China in 2 minutes a day
Top news and analysis delivered to your inbox

A year of uncertainty for China, plus a new graft watchdog and more

op politics and current affairs news for January 10, 2017. Part of the daily SupChina news roundup, "Xi Jinping and China’s richest men to attend Davos."
3 months ago
Lucas Niewenhuis

  • Opinion: What will China give up in 2017 for the stability it seeks? / SCMP
    Cary Huang characterizes 2017 as a year of uncertainty for China. There is the scheduled reshuffle of top political figures at the 19th national congress of the Communist Party this autumn, which may determine tough decisions between market reform and tighter economic control. Brexit, upcoming European elections, and Donald Trump represent an unusually large amount of instability from outside. For more on the risks in China’s economic and geopolitical strategy in 2017, see this Foreign Policy article from yesterday.
  • China rolls out new graft watchdog / WSJ (paywall)
    The “national supervisory commission,” with powers to “interrogate and detain suspects, freeze assets, and, in some cases, render punishment,” is now being tested at regional levels before becoming a centralized institution next year. It is the latest deepening of President Xi’s anti-corruption campaign that has “sidelined rivals, bolstered his popularity, and helped raise his stature as China’s most dominant leader in decades.”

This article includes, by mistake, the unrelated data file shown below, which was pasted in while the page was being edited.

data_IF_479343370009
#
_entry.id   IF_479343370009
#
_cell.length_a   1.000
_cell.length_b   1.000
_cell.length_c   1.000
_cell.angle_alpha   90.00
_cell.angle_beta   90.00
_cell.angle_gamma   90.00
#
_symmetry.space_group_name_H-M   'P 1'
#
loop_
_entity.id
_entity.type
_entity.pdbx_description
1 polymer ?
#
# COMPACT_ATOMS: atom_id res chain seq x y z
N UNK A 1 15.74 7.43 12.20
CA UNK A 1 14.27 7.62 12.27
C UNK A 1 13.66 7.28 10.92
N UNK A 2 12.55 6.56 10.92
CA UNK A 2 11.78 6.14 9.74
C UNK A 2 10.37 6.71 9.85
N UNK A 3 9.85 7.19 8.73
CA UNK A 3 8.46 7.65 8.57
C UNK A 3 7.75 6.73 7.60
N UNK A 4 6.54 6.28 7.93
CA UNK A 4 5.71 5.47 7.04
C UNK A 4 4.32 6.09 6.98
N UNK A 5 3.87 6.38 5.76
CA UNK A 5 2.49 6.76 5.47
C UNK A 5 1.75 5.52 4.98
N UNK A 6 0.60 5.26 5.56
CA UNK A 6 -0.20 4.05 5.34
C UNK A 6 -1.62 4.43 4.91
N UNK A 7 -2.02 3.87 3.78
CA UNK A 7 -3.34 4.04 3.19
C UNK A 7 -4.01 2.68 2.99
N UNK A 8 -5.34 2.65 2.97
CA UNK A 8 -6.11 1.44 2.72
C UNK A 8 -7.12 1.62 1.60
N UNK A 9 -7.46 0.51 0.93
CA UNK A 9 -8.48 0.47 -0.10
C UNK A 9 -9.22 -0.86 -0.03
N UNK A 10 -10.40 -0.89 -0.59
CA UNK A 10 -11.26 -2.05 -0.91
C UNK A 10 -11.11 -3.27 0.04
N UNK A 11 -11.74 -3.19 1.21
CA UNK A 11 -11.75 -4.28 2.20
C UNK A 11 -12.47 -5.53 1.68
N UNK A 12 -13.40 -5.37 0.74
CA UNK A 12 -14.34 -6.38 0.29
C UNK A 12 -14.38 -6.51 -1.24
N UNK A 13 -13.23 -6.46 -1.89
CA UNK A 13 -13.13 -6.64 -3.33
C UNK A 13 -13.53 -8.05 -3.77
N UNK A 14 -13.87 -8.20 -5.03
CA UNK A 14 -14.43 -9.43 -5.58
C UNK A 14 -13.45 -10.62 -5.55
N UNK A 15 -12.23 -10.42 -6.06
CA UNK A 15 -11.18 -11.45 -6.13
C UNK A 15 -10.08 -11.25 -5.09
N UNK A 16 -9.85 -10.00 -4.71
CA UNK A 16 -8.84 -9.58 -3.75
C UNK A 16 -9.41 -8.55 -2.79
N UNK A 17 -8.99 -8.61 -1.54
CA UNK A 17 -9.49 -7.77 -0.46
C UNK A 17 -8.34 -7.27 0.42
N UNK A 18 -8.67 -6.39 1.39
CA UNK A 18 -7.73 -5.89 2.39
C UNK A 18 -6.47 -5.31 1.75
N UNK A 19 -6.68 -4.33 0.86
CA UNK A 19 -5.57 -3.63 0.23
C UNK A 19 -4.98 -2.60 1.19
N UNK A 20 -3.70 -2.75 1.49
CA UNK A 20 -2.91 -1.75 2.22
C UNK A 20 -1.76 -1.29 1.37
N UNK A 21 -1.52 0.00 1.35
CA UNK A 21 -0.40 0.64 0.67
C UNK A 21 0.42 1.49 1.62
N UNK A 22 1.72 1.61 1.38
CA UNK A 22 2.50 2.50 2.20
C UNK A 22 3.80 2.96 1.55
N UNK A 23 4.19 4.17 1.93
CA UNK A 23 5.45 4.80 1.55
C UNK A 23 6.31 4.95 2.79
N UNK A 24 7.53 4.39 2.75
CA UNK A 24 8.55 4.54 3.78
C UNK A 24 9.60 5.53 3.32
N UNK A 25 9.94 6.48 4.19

By Lucas Niewenhuis
Lucas Niewenhuis is an associate editor at SupChina who helps curate daily news and produce the company's newsletter, app, and website content. Previously, Lucas researched China-Africa relations at the Social Science Research Council and interned at the Council on Foreign Relations in New York. He has studied Chinese language and culture in Shanghai and Beijing, and is a graduate of the University of Michigan.
China in 2 minutes a day
Top news and analysis delivered to your inbox

More from SupChina

Too many corpses to bury: China’s new campaign for cremation
In 1956, Mao Zedong proposed cremation as a modern way to dispose of the dead that would eliminate the feudal superstitions associated with traditional burials. As China’s cities run out of spaces for graveyards, a new campaign rebrands cremation as “eco-burial.” Read more
Mar 30, 2017